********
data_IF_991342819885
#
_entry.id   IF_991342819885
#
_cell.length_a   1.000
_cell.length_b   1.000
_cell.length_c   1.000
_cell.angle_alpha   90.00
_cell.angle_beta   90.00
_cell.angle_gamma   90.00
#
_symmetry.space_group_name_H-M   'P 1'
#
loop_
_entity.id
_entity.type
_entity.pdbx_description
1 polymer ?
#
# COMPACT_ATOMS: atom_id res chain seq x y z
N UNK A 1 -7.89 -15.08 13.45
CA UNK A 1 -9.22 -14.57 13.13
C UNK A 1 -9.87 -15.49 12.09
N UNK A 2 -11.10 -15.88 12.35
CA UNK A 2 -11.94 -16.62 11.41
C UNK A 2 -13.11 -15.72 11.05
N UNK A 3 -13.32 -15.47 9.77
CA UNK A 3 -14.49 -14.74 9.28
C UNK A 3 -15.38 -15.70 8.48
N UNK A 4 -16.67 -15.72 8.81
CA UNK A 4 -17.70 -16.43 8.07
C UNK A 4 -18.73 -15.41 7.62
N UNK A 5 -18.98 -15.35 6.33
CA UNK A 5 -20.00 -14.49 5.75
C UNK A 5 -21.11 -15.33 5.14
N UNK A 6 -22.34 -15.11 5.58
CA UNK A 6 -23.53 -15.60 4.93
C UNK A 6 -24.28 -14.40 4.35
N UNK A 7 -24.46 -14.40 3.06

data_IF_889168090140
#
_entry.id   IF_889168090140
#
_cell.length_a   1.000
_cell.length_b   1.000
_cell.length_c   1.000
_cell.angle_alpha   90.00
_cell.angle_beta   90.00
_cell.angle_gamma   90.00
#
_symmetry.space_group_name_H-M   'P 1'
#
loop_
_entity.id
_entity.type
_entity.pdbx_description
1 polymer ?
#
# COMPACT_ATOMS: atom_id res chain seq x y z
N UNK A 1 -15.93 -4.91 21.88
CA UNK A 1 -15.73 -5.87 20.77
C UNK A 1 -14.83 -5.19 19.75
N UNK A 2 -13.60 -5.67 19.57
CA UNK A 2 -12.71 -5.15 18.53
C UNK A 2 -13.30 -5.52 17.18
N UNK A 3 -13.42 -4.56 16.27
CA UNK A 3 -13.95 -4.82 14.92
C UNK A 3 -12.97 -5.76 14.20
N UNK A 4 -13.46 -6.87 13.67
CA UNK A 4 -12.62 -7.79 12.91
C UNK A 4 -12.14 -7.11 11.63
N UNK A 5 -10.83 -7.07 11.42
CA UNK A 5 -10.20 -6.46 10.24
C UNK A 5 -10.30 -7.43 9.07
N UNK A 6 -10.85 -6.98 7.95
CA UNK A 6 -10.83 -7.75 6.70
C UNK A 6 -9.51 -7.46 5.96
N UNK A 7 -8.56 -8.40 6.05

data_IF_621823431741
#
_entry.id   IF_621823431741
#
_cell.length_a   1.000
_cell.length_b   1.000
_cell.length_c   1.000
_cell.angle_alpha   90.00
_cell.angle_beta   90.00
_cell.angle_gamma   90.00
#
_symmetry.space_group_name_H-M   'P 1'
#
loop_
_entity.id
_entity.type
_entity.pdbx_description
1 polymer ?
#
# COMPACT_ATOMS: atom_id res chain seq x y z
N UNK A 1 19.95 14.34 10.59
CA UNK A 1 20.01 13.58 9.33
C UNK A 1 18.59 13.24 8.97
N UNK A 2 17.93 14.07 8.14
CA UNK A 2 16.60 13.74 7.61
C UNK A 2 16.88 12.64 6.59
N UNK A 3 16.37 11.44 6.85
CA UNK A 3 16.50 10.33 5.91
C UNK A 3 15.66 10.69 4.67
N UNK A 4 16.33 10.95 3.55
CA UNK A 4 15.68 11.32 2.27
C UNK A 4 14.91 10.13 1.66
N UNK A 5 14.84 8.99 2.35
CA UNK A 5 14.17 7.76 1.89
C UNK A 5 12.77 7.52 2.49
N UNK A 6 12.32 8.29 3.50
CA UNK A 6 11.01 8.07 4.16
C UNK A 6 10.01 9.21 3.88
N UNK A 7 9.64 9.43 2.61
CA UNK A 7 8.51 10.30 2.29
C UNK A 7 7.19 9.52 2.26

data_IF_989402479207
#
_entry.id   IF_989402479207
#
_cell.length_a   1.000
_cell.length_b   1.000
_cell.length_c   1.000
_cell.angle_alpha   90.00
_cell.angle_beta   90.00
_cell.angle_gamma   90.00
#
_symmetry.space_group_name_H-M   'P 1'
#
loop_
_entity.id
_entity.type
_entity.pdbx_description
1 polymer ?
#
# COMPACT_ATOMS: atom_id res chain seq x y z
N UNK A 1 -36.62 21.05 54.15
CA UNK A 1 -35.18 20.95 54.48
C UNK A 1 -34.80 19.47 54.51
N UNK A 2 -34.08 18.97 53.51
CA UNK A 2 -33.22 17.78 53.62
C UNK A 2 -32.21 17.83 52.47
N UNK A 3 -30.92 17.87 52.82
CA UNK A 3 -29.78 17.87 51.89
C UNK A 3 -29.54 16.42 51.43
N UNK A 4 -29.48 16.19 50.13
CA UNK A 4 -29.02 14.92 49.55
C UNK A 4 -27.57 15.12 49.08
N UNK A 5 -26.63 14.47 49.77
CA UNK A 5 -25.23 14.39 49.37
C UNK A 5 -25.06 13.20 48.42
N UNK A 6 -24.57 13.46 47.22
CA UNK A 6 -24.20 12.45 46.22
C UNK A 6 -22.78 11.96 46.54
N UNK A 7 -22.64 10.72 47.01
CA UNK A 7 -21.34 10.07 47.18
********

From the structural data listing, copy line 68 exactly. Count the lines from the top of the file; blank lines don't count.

C UNK A 3 -12.97 -5.76 14.20